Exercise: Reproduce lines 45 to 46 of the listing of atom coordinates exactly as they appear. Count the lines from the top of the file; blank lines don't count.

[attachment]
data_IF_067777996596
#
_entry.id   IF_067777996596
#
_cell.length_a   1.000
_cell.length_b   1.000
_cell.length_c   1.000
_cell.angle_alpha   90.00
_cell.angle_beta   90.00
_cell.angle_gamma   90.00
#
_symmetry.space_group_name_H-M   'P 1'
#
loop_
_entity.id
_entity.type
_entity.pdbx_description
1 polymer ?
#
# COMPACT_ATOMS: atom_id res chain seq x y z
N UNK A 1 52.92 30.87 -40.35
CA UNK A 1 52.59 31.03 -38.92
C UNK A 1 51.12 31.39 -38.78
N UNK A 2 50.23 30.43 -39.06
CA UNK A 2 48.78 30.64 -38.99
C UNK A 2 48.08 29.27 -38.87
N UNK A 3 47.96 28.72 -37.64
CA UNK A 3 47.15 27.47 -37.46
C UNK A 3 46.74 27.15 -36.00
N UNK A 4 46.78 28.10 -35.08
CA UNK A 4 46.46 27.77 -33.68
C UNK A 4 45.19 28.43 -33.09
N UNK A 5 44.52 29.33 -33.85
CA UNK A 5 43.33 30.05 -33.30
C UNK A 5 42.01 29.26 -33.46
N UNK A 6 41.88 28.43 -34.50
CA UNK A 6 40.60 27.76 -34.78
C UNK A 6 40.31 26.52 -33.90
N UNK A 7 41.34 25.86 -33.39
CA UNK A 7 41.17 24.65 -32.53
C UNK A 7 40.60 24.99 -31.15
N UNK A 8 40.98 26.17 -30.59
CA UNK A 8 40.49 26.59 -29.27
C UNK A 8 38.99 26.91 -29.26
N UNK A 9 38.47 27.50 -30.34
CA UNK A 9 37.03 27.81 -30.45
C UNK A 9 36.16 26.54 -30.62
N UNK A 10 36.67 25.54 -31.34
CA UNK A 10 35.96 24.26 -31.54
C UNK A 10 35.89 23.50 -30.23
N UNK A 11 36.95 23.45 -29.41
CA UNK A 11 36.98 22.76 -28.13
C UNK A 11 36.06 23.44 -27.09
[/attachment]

N UNK A 9 38.47 27.50 -30.34
CA UNK A 9 37.03 27.81 -30.45